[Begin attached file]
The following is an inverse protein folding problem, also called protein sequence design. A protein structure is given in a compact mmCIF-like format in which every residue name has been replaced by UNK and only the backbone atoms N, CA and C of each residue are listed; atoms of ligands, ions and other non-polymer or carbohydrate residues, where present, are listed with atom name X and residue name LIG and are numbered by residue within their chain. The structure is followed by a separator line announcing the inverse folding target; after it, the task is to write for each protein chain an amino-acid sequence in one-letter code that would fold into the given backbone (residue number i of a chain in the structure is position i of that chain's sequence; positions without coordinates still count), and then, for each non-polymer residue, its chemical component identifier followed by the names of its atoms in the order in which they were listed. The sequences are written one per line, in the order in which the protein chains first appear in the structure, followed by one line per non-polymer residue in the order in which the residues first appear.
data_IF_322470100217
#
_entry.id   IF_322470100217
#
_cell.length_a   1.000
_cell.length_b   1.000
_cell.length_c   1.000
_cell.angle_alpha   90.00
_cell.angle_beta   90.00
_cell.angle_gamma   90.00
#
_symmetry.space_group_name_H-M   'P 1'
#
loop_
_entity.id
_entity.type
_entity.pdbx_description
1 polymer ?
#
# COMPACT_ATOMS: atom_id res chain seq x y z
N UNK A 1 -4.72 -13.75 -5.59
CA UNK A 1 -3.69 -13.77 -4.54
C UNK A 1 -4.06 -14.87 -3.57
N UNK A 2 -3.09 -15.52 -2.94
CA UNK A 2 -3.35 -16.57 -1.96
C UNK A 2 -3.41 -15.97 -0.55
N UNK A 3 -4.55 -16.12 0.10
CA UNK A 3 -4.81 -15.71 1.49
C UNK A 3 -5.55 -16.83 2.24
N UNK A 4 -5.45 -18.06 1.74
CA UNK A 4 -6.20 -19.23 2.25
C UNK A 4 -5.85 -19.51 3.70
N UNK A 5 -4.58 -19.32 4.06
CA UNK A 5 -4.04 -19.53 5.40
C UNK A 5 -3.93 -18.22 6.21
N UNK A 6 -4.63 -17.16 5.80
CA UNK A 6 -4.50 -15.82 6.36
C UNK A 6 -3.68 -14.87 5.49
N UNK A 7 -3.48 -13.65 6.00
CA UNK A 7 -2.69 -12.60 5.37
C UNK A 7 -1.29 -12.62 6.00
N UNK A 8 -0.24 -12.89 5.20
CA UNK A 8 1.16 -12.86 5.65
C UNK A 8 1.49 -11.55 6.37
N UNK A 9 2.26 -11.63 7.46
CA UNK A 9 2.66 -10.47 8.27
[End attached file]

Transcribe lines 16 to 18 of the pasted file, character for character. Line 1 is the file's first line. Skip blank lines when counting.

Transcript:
_entity.id
_entity.type
_entity.pdbx_description